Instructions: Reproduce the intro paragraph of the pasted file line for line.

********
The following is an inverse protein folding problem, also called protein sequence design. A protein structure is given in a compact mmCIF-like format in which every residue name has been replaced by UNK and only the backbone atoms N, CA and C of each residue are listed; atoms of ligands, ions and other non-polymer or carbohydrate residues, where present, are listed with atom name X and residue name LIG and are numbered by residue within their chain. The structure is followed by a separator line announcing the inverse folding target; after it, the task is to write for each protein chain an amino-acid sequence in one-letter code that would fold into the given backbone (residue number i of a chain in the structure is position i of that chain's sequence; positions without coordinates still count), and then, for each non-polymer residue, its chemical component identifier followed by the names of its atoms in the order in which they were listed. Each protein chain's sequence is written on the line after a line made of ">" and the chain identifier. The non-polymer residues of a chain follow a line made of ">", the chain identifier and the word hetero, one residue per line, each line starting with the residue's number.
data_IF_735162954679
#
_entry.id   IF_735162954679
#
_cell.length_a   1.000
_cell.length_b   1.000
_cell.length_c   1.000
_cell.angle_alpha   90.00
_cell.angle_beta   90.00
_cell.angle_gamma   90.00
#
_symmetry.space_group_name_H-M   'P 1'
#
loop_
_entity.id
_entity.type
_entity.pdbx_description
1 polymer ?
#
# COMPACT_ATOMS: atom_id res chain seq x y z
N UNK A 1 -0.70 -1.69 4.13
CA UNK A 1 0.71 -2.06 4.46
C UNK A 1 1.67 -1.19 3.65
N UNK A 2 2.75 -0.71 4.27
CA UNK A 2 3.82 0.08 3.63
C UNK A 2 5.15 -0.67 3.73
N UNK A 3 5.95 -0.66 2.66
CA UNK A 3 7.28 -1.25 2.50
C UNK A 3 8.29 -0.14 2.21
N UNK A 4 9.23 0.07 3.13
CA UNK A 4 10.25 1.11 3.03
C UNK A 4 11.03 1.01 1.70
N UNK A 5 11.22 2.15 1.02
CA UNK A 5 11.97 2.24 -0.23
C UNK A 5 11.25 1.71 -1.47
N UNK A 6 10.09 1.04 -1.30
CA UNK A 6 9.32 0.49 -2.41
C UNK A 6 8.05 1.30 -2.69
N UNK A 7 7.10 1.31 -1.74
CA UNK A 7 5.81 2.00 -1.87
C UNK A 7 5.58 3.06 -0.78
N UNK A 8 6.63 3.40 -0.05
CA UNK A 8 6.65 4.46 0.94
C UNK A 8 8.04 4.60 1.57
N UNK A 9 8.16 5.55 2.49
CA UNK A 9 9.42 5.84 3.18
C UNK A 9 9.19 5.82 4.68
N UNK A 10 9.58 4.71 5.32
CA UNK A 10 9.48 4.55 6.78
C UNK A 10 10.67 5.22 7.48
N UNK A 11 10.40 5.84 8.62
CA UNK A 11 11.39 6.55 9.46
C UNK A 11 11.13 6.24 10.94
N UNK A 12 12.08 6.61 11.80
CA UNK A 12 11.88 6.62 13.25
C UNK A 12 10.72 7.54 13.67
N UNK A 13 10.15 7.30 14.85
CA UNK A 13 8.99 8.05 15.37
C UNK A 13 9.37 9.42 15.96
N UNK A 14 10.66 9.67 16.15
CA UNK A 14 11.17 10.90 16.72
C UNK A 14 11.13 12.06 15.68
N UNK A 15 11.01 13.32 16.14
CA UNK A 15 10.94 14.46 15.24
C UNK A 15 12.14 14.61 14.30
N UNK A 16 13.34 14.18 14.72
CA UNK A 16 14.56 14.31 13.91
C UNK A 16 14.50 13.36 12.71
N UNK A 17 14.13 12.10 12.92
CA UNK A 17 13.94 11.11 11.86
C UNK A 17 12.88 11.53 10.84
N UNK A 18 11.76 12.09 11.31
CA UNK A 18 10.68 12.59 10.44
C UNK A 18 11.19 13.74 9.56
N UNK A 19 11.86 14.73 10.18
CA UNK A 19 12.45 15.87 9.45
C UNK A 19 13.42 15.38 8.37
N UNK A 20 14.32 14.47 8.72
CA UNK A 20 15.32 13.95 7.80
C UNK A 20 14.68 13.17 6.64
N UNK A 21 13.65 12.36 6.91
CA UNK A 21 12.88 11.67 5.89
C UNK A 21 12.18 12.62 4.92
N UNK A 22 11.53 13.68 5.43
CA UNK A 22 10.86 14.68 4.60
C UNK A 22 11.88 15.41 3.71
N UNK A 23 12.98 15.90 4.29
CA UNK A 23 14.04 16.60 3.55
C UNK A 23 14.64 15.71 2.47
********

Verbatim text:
The following is an inverse protein folding problem, also called protein sequence design. A protein structure is given in a compact mmCIF-like format in which every residue name has been replaced by UNK and only the backbone atoms N, CA and C of each residue are listed; atoms of ligands, ions and other non-polymer or carbohydrate residues, where present, are listed with atom name X and residue name LIG and are numbered by residue within their chain. The structure is followed by a separator line announcing the inverse folding target; after it, the task is to write for each protein chain an amino-acid sequence in one-letter code that would fold into the given backbone (residue number i of a chain in the structure is position i of that chain's sequence; positions without coordinates still count), and then, for each non-polymer residue, its chemical component identifier followed by the names of its atoms in the order in which they were listed. Each protein chain's sequence is written on the line after a line made of ">" and the chain identifier. The non-polymer residues of a chain follow a line made of ">", the chain identifier and the word hetero, one residue per line, each line starting with the residue's number.